DENVER (CBS4) - Artist Austin Zucchini-Fowler completed his third mural Wednesday in what has become a series honoring those on the front lines because of coronavirus. The location of his latest piece of art is Bigbsy's Folly Craft Winery, which has partnered with him to share his images on their wine in a way that shows appreciation to those workers and helps him continue his craft.
"The reception is so positive of the first piece and it really inspired me to do other works," he told CBS4. "The wings is really trying to highlight the individual, I think that there is that connotations to angels but also heroes."
The latest mural is a tribute to teachers. He started and finished it during Teacher Appreciation Week. Similar to the previous two that were health care workers, he has placed each figure with wings. While the murals are not based off of an actual person, Zucchini-Fowler said it was important for him to be inclusive with each piece.
"I really just want to display these individuals in a really beautiful and great way," he said while finishing up the mural outside Bigsby's Folly's back fence. "I'm really trying to rotate different looks, different genders, to really encompass our full community."
Co-owner Marla Yetka and her husband founded Bigsby's Folly three years ago. He lost his job, so they decided to sell their home, take their student out of private school and follow their passion. The business was enjoying a strong start before the COVID-19 pandemic. It was an adjustment to turn a tasting room built on wine experiences into a carryout service.
"Like everyone, we scrambled," she said. "It was 24 hours notice and we had to completely rethink our business."
Thanks to a post by CBS4's Kelly Werthmann on Instagram, Yetka saw the first mural by Zucchini-Fowler. She decided to place the image on a pint of wine, which she could give out for free to health care workers as a way of saying thanks to them. With the artist's approval, she started selling his prints to help him donate free versions to local hospitals. Bigsby's Folly also started selling wine with the images, with half of the sales going back to Zucchini-Fowler.
"Austin's work captures the positive piece in that," Yetka said. "I hope we can keep it going for as long as people are interested."
The first mural resembling a nurse located near the intersection of Colfax and Williams received global recognition. Media outlets abroad interviewed him and others shared the image across the country. He completed another mural near the intersection of 35th and Larimer Street. Wednesday was also National Nurses Day, so the image was set to be shared digitally on around 3,000 billboards across the country.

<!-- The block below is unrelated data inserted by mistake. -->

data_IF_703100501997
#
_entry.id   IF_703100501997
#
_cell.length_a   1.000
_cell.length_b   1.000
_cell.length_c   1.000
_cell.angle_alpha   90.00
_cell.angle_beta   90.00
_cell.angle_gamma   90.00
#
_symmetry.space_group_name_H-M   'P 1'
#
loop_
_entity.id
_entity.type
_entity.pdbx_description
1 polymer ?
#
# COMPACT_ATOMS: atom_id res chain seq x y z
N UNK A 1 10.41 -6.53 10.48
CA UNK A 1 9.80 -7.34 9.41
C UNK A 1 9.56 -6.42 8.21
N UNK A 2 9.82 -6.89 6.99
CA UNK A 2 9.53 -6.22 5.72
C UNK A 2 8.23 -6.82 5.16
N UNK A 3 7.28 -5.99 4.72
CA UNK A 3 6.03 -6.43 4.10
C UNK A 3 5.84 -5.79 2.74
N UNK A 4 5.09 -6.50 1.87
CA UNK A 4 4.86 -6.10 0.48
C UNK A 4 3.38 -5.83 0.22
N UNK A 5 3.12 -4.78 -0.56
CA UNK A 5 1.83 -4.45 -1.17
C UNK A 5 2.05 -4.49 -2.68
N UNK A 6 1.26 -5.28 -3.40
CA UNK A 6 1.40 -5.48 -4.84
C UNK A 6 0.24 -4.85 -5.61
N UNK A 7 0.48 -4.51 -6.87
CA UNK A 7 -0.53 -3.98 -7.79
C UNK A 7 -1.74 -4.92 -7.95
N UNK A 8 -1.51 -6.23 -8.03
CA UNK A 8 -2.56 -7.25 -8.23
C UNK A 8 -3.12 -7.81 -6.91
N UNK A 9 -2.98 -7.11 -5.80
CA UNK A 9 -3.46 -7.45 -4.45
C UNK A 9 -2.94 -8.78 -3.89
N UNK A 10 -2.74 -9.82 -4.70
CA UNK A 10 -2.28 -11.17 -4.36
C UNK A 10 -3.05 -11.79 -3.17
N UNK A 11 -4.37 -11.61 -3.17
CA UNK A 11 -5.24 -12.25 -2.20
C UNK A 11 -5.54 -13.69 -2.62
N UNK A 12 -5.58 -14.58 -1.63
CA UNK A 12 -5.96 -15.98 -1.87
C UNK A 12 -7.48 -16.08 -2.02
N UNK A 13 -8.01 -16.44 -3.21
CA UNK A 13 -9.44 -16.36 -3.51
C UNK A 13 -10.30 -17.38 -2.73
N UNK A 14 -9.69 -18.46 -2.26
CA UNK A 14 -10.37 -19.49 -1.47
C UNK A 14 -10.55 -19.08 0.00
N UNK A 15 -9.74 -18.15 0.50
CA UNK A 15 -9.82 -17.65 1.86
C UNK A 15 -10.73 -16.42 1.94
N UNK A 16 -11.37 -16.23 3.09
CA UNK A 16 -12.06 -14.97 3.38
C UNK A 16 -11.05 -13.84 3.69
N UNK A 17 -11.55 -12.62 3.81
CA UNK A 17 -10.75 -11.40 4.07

"It's been absolutely incredible the reach that these pieces have made," Zucchini-Fowler said. "The amount of eyes that have seen this image is truly astonishing to me and I really did not envision that it would develop in the way that it has."
The latest mural is a fun challenge for the artist as he navigated corrugated metal on the Bigsby's Folly property. The material forms waves that make for a unique canvas as he completed his spray paint and paintbrush creation. The partnership between artist and winery continues to grow as the number of free pints passes 3,000 and bottles sold is above 500. Health care workers can still come by to receive a free pint, they just need to show identification. Teachers can receive the same gift as the new mural is finished by providing their ID as well.
"Even when we're open there's a lot of people out there that we need to thank for getting us through this time," Yetka said. "Wine, art, they're things that bring people together."
The business has benefited from the pairing, one that Yekta says makes sense because wine is a liquid art. Not only is it a way to give back and show appreciation, it has helped her business stay afloat and supports a local artist. She enjoys spending more time interacting with customers now that it is just her and her husband. The winery had to layoff staff after the outbreak but plans to use savings for the business to bring them back. The winery was about to sign a lease for a second location before the stay-at-home order, money they will now use for their employees.
"I see a lot of creativity that is coming out of this," Zucchini-Fowler said. "A lot of businesses are having to reshape how they operate and I think some of this will carry over in a positive way when we can kind of get back into normalcy."
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